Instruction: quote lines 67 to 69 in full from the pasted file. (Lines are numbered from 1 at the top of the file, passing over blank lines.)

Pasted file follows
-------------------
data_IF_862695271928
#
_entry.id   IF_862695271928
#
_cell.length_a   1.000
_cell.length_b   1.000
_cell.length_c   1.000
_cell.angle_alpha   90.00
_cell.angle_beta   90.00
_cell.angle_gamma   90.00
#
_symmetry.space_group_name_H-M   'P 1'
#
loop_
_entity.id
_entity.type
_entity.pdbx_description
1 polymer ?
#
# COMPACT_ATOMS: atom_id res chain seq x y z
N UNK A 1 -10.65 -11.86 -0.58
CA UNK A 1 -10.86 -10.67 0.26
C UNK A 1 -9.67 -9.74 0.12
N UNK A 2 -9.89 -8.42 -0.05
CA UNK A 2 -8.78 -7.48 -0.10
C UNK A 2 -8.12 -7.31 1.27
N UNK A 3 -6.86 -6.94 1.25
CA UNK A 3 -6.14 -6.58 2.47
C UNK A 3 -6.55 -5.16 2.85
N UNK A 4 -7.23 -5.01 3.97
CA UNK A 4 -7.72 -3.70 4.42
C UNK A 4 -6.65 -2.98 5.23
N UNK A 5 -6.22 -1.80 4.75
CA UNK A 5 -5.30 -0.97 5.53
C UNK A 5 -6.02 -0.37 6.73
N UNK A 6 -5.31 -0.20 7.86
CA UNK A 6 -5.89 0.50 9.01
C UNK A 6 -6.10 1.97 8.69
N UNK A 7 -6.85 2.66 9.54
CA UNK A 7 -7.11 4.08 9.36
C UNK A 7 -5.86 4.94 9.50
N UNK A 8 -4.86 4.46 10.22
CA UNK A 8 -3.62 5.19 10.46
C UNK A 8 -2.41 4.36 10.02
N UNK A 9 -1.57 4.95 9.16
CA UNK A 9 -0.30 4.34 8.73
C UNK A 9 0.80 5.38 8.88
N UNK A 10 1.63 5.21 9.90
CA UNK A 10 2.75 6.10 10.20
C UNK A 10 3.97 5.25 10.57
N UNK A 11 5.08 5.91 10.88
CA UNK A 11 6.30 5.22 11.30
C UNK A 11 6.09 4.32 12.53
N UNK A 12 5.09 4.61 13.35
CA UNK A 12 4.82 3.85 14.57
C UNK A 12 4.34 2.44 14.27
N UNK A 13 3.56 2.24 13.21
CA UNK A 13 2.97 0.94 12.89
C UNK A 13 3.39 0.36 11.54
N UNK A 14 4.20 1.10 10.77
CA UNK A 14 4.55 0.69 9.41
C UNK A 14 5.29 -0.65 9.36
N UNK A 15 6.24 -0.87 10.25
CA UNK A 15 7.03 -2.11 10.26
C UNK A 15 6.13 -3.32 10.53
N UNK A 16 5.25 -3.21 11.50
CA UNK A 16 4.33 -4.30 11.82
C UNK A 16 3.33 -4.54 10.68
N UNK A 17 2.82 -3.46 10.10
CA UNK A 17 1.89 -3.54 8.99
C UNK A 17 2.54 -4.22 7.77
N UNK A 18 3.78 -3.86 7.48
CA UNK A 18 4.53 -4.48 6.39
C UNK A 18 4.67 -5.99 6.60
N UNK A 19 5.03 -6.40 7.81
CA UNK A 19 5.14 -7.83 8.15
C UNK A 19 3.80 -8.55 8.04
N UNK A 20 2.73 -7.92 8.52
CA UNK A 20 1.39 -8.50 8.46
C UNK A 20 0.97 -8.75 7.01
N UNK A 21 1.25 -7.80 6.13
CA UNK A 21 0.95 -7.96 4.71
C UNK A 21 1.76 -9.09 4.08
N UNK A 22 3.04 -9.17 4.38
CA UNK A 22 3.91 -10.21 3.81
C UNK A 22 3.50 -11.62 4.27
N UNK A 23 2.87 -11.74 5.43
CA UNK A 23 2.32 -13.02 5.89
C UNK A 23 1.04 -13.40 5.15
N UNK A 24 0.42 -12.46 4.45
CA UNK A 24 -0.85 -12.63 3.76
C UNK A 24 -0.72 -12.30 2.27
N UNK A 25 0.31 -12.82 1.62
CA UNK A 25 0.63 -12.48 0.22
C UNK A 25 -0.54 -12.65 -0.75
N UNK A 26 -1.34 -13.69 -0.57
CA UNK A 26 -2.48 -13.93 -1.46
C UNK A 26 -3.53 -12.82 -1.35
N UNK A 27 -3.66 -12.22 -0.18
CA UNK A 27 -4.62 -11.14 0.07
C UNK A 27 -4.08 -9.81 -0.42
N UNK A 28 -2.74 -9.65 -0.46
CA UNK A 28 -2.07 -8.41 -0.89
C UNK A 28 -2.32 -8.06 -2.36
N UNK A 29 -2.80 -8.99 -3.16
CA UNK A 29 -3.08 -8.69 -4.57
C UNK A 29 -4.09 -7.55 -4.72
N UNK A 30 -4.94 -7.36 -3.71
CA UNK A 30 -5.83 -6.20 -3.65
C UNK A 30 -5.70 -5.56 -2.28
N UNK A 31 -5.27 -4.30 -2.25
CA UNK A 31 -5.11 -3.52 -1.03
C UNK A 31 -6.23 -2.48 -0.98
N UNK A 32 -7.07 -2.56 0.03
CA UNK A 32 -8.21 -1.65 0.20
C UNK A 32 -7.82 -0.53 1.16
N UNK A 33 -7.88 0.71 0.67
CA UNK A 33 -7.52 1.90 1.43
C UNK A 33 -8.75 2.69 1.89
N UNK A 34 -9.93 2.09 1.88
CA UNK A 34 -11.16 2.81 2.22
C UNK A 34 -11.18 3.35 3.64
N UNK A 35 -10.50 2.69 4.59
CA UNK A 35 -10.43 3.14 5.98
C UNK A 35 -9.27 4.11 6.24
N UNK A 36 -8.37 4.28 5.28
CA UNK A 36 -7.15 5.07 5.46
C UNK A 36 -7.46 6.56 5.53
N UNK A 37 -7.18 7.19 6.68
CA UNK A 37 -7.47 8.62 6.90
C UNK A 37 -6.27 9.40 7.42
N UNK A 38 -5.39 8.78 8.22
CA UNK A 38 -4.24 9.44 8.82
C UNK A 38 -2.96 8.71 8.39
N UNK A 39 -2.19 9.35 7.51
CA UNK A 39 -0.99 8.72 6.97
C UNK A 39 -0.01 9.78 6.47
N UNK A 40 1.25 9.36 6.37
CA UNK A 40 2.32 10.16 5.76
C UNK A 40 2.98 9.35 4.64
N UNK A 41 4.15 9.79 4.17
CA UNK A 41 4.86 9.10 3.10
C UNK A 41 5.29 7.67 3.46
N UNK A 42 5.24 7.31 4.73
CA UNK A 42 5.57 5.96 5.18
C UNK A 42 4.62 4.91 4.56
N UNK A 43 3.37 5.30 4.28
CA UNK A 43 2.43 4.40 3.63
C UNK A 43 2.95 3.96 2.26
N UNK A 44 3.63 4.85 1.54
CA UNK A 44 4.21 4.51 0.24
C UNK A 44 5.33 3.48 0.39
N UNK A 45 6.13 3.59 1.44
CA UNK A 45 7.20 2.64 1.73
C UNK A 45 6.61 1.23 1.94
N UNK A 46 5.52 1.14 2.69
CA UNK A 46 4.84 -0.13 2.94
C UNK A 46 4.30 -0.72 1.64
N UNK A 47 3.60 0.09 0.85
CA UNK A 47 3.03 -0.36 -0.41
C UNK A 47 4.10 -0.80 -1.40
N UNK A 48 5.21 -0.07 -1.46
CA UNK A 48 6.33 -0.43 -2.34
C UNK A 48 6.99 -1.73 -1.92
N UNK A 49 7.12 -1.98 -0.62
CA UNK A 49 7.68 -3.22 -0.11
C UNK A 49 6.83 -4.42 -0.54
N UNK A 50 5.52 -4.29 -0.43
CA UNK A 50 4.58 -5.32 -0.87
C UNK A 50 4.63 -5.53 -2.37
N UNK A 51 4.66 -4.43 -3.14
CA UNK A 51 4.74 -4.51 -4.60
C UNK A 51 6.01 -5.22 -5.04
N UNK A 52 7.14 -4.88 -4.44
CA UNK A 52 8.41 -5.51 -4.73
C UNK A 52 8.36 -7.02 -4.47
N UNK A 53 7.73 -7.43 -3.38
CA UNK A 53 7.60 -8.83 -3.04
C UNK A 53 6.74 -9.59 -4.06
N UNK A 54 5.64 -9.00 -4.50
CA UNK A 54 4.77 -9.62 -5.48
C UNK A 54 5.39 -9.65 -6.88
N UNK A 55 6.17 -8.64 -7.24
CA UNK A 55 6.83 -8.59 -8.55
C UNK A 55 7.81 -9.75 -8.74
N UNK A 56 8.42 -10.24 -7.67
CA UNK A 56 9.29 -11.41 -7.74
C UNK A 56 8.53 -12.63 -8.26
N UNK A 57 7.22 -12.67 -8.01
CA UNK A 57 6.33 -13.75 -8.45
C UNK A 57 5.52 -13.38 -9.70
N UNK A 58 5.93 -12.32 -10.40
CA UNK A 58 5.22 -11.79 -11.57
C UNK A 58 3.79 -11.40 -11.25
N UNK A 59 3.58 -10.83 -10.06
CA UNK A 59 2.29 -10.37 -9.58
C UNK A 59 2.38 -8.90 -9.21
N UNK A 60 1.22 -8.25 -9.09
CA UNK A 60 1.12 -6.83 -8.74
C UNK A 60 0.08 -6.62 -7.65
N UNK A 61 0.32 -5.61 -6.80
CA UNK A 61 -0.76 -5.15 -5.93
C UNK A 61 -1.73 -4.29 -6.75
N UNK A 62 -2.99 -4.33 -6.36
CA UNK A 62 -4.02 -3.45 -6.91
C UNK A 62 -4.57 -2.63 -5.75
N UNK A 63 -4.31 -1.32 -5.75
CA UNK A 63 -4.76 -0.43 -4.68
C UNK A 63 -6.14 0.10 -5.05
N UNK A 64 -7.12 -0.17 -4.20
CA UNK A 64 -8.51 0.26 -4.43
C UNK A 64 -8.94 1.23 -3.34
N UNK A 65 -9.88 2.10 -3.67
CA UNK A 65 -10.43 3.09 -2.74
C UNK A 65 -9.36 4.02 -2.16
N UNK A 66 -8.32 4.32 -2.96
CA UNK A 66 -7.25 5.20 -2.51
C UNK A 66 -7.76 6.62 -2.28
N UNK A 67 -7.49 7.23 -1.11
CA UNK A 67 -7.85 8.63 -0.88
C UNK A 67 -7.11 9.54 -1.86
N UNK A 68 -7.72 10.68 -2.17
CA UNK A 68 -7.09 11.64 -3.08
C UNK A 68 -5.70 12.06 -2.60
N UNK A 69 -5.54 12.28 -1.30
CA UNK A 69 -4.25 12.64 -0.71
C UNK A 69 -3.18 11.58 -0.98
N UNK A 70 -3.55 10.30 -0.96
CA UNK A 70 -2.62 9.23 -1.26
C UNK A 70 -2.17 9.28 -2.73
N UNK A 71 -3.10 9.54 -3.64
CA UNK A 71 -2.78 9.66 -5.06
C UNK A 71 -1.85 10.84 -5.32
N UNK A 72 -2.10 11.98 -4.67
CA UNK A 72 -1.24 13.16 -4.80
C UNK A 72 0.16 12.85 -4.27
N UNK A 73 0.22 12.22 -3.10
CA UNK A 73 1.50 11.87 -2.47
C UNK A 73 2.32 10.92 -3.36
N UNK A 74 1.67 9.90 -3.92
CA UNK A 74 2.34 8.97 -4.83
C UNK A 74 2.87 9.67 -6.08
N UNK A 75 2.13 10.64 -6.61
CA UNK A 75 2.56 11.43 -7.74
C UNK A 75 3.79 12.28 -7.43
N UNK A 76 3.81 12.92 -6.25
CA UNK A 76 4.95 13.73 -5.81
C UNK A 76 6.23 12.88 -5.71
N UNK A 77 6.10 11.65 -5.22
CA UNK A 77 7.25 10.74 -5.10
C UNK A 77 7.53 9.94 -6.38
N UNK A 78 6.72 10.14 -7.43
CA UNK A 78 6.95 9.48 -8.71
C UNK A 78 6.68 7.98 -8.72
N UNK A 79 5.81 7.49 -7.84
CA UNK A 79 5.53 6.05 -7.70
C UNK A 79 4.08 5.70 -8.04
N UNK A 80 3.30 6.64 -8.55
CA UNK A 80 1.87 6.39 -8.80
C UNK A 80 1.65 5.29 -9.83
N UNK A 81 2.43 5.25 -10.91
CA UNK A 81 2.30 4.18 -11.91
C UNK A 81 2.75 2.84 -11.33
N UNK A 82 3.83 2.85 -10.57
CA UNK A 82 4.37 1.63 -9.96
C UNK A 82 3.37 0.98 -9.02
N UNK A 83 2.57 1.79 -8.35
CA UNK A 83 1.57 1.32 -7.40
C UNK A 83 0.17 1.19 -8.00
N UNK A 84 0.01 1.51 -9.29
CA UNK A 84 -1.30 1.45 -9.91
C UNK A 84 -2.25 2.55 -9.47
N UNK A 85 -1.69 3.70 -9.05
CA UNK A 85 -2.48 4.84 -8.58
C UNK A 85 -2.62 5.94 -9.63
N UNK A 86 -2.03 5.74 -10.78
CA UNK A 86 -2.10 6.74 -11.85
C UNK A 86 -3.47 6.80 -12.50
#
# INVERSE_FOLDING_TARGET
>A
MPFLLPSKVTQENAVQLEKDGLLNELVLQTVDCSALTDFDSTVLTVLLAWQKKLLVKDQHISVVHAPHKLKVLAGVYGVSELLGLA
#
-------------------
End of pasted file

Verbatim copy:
CA UNK A 16 4.33 -4.30 11.82
C UNK A 16 3.33 -4.54 10.68
N UNK A 17 2.82 -3.46 10.10